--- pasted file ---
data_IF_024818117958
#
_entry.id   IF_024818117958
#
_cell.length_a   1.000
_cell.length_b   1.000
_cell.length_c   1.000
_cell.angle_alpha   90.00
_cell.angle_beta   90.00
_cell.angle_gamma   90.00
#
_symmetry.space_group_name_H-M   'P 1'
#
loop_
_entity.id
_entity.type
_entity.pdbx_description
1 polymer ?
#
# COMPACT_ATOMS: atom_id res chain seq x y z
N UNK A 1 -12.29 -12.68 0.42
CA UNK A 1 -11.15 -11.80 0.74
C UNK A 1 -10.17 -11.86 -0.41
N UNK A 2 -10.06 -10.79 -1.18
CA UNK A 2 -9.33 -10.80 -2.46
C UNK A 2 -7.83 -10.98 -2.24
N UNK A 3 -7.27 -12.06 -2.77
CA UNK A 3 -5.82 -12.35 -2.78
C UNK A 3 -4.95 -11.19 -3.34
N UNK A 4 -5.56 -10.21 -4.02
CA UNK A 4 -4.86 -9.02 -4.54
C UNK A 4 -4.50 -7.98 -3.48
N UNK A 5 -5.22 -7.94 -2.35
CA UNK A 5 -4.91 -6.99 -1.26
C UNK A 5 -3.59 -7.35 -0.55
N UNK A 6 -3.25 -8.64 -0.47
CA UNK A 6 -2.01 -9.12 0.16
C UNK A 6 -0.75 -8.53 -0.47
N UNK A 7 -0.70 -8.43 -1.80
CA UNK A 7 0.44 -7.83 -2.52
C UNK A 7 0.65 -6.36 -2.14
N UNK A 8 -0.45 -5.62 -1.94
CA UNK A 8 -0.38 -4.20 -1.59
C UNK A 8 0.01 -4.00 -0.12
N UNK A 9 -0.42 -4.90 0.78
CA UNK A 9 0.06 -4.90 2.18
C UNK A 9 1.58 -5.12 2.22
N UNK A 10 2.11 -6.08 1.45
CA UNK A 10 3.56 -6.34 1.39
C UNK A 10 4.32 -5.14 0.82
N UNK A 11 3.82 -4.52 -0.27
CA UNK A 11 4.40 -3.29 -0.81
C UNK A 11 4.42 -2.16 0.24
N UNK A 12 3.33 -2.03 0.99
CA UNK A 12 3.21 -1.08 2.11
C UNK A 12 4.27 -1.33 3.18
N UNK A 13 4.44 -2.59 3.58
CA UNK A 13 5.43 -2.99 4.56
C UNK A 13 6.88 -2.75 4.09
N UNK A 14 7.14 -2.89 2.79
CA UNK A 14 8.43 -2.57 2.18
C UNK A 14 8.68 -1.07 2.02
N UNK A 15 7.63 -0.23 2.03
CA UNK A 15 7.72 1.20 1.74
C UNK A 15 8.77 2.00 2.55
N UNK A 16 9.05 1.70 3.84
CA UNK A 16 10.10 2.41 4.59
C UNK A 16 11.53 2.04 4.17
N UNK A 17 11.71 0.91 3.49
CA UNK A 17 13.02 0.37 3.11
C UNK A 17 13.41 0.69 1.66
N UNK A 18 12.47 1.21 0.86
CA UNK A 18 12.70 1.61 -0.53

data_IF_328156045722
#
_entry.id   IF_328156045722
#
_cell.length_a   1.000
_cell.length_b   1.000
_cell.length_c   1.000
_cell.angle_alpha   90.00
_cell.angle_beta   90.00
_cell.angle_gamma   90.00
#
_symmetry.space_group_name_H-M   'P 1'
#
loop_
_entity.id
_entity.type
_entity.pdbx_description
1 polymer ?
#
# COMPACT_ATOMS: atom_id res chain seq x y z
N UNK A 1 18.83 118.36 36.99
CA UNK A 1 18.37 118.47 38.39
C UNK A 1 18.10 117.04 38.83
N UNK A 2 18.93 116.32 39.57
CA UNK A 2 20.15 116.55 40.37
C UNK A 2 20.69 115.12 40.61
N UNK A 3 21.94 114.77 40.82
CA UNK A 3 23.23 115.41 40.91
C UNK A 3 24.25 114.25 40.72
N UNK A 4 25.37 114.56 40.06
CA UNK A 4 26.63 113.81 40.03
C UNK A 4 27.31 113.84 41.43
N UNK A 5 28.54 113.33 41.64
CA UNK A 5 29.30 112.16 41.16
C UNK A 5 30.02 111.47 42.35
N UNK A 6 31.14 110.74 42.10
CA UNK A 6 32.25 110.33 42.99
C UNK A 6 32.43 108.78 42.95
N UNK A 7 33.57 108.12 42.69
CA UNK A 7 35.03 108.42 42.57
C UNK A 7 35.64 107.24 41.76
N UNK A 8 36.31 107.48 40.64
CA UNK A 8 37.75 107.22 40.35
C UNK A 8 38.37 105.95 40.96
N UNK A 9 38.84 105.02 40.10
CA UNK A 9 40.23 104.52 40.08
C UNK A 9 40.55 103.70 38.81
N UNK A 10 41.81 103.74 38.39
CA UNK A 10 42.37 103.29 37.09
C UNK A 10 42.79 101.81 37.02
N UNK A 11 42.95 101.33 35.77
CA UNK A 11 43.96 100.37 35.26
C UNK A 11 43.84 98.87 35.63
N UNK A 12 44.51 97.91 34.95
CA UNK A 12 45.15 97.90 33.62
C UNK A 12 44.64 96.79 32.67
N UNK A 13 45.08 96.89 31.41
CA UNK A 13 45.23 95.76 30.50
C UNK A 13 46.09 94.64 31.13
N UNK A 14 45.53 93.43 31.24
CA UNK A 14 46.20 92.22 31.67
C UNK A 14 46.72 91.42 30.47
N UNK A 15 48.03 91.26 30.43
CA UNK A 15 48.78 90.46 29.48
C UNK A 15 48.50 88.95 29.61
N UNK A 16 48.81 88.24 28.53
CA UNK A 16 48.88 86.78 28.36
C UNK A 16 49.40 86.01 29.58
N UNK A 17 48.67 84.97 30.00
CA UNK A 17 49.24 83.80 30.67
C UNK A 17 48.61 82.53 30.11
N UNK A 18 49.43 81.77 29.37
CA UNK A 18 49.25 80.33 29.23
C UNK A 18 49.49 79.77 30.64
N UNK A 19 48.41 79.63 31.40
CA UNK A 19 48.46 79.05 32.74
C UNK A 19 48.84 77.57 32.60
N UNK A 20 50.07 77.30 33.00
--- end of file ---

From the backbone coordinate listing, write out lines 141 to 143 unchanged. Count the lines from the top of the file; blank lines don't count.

C UNK A 16 49.40 86.01 29.58
N UNK A 17 48.67 84.97 30.00
CA UNK A 17 49.24 83.80 30.67